Hemp growers across the nation are aware of the importance that the one-year extension met for the Hemp Pilot Program. With the House voting for the extension and President Trump signing the bill, states that do not have federally approved plans can continue to cultivate their hemp crops for another year under the old regulations.
This will allow states the time they need to prepare a plan to submit to the USDA for approval, as well as allow the USDA to work out any kinks in the program before it is signed off on.
Keep reading to find out more about why some farmers are upset with the newly signed extension.
Hemp farmers and lawmakers were pushing for the extension, as many states, tribes, and territories within the nation would not be ready for the switch to the stricter hemp laws that are being implemented by the United States Department of Agriculture (USDA).
So now, states will continue to be grandfathered into the 2014 less strict regulations. This extension means they have time to finish out their 2020 crop before preparing for new restrictions set by the USDA. However, some see this as an issue because many states have not even begun preparing their plans to submit to the USDA for approval.
Most individuals within the hemp industry were pleased with the delay as it brings stability to hemp businesses that do not yet have USDA-approved plans. However, the industry also recognizes that the USDA needs to make some improvements to their bill before it is fully implemented. Otherwise, the new restrictions could jeopardize the budding hemp industry.
States that are getting another year to work on their federally approved hemp plans include some of the top producers in the nation: Arizona, California, Colorado, Kentucky, Michigan, and Oregon.
While the extension is set for September 30, 2021, to expire, many feel that this could be an issue because it will again come at mid-harvest. So, this means if a state does not get their plans approved in time crops could be jeopardized.
Vermont hemp farmer Herrick Fox, a former USDA executive who worked on rulemaking commented, “I feel it makes more sense to extend to December 2021.” This could happen, as Congress will need to pass a budget before December 11, 2020.
Things that cannot be “fixed” in the appropriations bills before December 2021 will likely be addressed in the 2022 Farm Bill, commented Fox.
Anger In The Air
For the 20 states that have drafted plans that have been approved by the USDA, there is some resentment as they will be placed under a more stringent rule set that will take place on November 1, 2020.
These states feel that the delay created two sets of standards. Meaning those who will continue to operate under the 2014 rule have an advantage over states that are 2018-compliant. They will have an easier time growing hemp that yields high-CBD levels. Those who are operating under USDA-approved plans will have a tough time growing high-CBD hemp without it tipping over the THC threshold of 0.3%.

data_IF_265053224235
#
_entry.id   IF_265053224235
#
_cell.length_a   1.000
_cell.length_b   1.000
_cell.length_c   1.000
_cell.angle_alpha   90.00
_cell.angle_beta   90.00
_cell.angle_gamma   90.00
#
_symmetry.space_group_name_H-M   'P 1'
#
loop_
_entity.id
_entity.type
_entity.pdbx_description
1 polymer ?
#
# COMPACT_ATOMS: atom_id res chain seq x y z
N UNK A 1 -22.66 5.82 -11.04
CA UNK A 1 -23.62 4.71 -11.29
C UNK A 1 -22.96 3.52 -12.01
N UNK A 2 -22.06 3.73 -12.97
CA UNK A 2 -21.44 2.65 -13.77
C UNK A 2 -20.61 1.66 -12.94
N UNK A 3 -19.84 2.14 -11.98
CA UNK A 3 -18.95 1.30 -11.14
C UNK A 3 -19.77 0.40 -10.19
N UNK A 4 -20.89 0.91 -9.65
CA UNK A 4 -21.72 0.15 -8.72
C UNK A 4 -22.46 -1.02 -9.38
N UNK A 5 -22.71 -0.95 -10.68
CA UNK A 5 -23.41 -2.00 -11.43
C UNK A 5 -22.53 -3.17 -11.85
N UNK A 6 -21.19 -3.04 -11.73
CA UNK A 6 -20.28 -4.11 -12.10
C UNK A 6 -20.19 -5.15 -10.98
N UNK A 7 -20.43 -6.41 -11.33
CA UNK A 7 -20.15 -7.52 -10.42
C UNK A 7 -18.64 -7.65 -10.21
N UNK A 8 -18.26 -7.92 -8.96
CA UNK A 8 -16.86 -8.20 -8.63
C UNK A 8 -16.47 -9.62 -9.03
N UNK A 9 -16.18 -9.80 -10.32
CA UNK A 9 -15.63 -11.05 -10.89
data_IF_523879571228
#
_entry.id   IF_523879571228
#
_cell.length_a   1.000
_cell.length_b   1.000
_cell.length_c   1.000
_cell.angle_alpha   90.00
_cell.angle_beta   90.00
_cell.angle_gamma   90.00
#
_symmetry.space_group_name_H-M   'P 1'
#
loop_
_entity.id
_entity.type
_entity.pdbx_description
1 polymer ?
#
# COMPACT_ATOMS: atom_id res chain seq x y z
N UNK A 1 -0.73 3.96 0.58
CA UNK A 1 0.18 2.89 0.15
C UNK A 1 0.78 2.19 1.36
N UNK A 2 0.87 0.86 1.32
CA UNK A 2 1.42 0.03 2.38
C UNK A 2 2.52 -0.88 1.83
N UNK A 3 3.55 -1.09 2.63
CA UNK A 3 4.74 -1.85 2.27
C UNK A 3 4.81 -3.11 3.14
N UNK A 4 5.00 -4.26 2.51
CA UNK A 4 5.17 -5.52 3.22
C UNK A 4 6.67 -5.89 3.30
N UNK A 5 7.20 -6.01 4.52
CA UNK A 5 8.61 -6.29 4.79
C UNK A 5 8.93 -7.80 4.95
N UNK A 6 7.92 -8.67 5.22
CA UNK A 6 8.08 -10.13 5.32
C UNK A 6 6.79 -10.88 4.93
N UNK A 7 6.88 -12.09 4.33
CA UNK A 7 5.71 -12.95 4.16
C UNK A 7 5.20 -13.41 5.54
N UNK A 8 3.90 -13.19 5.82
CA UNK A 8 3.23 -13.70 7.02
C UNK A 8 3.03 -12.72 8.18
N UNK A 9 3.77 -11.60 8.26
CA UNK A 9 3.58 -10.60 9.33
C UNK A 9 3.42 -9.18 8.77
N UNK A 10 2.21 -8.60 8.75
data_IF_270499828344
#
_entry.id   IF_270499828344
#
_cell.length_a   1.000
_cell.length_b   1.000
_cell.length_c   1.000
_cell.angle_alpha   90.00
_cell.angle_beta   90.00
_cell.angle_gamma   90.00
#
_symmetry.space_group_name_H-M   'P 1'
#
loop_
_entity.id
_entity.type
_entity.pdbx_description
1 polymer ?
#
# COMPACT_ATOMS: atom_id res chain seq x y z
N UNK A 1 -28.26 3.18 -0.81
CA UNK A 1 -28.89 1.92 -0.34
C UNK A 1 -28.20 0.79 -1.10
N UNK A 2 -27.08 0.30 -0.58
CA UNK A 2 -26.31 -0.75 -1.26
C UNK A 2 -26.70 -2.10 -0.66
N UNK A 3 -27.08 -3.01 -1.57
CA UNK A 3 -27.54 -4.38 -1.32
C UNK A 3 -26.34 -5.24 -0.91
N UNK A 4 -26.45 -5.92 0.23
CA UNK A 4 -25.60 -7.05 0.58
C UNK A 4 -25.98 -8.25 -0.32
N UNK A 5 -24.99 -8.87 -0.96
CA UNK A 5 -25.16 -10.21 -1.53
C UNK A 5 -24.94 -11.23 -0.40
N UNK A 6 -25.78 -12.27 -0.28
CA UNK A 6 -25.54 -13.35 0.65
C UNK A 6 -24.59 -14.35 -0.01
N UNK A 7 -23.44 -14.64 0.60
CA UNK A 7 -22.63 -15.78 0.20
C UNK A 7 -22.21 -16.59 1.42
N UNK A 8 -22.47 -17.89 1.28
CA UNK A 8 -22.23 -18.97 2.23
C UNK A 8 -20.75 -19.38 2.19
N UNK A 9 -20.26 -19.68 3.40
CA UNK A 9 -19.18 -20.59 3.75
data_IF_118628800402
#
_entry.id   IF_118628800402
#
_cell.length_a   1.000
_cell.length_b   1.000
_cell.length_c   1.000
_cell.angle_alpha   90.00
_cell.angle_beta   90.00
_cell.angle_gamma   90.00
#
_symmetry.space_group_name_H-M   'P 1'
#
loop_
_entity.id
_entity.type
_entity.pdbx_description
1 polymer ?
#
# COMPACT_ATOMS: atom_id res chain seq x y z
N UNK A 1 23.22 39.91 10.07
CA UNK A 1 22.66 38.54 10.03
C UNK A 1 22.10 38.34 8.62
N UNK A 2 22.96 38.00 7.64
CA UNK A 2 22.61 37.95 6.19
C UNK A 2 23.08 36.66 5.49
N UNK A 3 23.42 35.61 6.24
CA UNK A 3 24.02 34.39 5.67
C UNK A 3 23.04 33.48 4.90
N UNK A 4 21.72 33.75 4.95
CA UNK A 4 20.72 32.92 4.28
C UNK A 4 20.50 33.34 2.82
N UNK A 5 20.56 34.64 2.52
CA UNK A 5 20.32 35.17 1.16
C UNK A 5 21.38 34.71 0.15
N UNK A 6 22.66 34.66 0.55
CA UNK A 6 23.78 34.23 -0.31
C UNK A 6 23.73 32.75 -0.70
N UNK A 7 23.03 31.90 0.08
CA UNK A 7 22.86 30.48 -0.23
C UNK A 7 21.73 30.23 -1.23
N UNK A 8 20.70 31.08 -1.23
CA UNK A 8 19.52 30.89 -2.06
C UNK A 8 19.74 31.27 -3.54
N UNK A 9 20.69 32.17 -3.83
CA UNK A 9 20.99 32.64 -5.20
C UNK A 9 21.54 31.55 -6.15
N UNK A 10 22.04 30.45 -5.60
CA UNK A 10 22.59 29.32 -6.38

Farmers in Louisiana will be operating under the stricter THC testing standards, and according to Pat Jack, “They have not spent money, time, or had the resources to plan and commit to the new regulations.” This will pose a disadvantage for them as they enter 2021. Jack continues to say, “They can’t compete with the old hemp states.” Meaning they will have a huge disadvantage compared to those operating under the old regulations.
Andrea Steel, a Houston lawyer, commented on LinkedIn that the double standards for 2021 mean that, “Texas and other states will lose out on another year to get on a level playing field with competitors.” It is easy to see that those states who will now be forced to operate under the new USDA restrictions will have more issues growing crops that comply with regulations that need to be restructured.
Issues With The Rules
- More disposal options for non-compliant crops.
- Required testing of plants within 15 days of the anticipated harvest.
- Growers could face criminal charges if their crops contain more than 0.3% THC. In this case, plants would be destroyed, and if the THC level reaches 0.5% or more then the farmer could be criminally liable.
“If hemp is truly a commodity crop … we need to consider some changes to the way the rules are interpreted to allow for more margin of error for farmers and to allow this crop to get off the ground,” said Josh Schneider, CEO of San Diego-based Cultivaris Hemp. He specifically pointed out the issues with the THC levels to the federal lawmakers.
Many farmers see issues with the 15-day testing window. This new rule would greatly narrow the current 30-day window that farmers are operating under. This could pose as a labor issue when yielding large acres of crop. 15-days is a very tight window and could cause budget issues for many farmers.
While commenting sessions have been held with the USDA, farmers are still anxiously awaiting revisions to the strict regulations that the USDA has put into place. All that they can do is patiently wait and hope that the USDA sees the issues and will make a motion to fix them.
Until then, hemp farmers who fall under the new regulations are not happy with the extension that the remainder of the states has been given. It puts them at a huge disadvantage, which could cause them to lose out on a lot of business.
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